Church Hill is getting its first brewery.
Petersburg-based Trapezium Brewing Co. is preparing to open an offshoot location in the former Richmond Association of Masonic Lodges building at 520 N. 25th St.
Trapezium owner Dave McCormack said he purchased the 9,000-square-foot building last week for $950,000. McCormack said he’s been working out a deal for the 93-year-old property, which has been on the market for a few years, since summer 2019.
McCormack, who also owns Beale’s Beer in Bedford, Virginia, said the Church Hill outpost will be a bit different from a normal brewery, something he’s calling a “blendery.”
“It’s kind of a different concept. We’re getting into a lot more fruity beers, aged beers — stuff that doesn’t quite fit with the Petersburg Trapezium brand but it’s something that we’re having a lot of fun with exploring,” he said.
“It’s not really a building that lends itself to a brewhouse and all the typical trappings of a brewery,” he said of the old Masonic lodge. “It’s still a manufacturing spot for it. We’ll be doing the physical brewing offsite and then bringing it there for blending.”
The location will also serve some of Trapezium’s flagship beers, McCormack said, contrasted with the experimental beers, some of which might be aged in fruit tanks for over a year.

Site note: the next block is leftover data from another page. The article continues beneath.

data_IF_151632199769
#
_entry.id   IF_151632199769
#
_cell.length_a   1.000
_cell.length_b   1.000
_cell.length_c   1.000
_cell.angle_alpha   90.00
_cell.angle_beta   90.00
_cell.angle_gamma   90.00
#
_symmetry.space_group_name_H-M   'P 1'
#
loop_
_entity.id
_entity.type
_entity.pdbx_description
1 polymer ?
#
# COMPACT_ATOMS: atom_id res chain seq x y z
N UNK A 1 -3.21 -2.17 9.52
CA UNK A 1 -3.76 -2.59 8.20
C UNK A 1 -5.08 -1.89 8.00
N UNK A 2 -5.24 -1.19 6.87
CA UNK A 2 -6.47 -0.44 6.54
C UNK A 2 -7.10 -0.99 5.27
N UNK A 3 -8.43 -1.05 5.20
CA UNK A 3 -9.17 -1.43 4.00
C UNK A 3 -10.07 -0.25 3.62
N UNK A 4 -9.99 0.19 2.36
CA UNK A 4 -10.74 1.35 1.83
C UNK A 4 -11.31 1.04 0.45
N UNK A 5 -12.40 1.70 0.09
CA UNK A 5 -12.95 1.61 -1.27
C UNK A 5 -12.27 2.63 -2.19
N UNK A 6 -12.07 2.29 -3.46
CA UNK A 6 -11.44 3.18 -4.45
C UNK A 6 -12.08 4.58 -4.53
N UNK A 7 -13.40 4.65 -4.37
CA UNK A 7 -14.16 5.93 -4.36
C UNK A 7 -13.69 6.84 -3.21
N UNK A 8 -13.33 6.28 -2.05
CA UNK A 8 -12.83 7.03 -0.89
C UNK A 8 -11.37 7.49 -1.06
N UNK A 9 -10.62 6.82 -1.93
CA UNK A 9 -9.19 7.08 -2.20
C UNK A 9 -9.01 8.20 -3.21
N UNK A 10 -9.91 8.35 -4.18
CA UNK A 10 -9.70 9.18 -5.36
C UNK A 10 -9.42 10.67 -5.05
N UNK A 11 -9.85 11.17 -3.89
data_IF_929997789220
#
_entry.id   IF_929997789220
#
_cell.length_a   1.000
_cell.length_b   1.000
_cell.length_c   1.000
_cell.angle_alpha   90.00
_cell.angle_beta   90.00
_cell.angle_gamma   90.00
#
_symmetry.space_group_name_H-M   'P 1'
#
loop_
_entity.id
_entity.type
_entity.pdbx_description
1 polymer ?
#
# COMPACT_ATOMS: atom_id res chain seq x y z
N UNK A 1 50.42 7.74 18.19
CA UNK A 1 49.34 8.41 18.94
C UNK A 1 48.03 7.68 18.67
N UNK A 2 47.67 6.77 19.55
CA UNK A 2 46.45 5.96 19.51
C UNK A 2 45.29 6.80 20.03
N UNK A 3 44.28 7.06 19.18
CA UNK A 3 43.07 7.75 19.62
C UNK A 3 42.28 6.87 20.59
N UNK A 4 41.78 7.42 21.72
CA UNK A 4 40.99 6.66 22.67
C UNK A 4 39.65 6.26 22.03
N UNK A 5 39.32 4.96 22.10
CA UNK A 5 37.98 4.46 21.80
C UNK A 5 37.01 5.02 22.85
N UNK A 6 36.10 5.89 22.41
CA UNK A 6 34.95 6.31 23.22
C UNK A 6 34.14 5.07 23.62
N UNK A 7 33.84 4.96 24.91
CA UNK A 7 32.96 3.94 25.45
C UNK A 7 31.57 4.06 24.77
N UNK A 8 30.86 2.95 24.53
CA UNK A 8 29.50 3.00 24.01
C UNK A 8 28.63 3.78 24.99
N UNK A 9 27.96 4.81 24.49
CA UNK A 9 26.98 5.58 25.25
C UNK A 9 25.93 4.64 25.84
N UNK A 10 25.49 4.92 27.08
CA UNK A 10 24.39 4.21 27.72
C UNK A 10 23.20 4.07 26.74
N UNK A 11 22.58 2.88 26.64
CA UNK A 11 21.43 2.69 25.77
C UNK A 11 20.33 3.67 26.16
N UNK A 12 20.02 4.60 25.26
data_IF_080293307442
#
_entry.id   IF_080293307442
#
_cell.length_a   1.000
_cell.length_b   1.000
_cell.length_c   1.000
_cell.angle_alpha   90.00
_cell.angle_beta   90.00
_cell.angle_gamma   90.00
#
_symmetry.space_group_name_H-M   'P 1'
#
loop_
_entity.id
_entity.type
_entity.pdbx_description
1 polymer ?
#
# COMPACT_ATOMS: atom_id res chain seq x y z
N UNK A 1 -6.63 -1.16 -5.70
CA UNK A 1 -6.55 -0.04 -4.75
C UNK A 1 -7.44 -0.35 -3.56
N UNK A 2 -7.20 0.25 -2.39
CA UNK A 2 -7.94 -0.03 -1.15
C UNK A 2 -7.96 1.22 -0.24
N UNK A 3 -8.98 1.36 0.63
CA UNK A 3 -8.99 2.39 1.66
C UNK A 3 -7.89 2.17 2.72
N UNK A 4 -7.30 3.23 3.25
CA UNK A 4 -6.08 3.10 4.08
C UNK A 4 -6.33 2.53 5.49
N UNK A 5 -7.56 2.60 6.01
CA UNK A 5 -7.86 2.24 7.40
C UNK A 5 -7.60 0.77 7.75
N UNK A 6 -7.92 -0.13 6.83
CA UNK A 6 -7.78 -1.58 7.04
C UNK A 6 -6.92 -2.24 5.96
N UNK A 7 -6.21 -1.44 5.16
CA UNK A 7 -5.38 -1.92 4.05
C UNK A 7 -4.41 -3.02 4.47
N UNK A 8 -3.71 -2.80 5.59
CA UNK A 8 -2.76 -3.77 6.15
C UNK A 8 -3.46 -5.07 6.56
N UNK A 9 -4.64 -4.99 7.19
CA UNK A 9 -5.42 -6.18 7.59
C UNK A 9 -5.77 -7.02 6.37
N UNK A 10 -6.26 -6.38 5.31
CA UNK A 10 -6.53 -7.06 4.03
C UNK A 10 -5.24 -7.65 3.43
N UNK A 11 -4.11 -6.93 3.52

The concept, which McCormack said is being tentatively named “93 by Trapezium,” will span the building’s two stories and basement level: the first floor will house the taproom, the upstairs will be an event space, and the basement will house the beer blending operation.
McCormack, who also owns Petersburg-based Waukeshaw Development, said he’s long had his eye on the building, which was most recently assessed by the city at $1.16 million. He said the idea for an experimental brewery took off once he got inside to see the property.
“I did think it was a unique opportunity in a really cool corridor. In some ways, we tweaked the programming to the building and thought about what would work there,” McCormack said. “Then ideas kind of blossom like that. We got together with our brewers in the building and just kind of brainstormed the idea.”
The buildout will cost about $500,000. McCormack enlisted Haase Inc. to be the project’s general contractor and the Manchester-bound Cornerstone Architects as its designer.
McCormack said general renovations on the building will begin soon and before seeking a special-use permit to finish the brewery buildout. On an ideal timeline, the brewery would be able to open in the spring, he said.
On Oct. 2, he purchased the Boy Scouts of America building at 4015 Fitzhugh Ave. for $1.55 million. The 66-year-old building was most recently assessed by the city at $1.58 million.
The 13,300-square-foot building is office space for the Boy Scouts. McCormack said he will seek one or two tenants to take it over after the nonprofit moves out in the spring.
McCormack said he’s got no plans to redevelop the Boy Scouts building and that he sees it as a good investment, based in part on the development happening around it, including Spy Rock Real Estate’s redevelopment of the UMFS campus on the other side of Broad Street.
“That building’s just beautiful. It feels like it’s in a very good location. It just seemed like a very good investment,” McCormack said.
Beale’s Beer, meanwhile, has been having a busy fall as well. McCormack said they’re preparing to break ground on Beale’s East in York County, and that he recently began distributing the brand’s beer to Northern Virginia, making it available all over the commonwealth.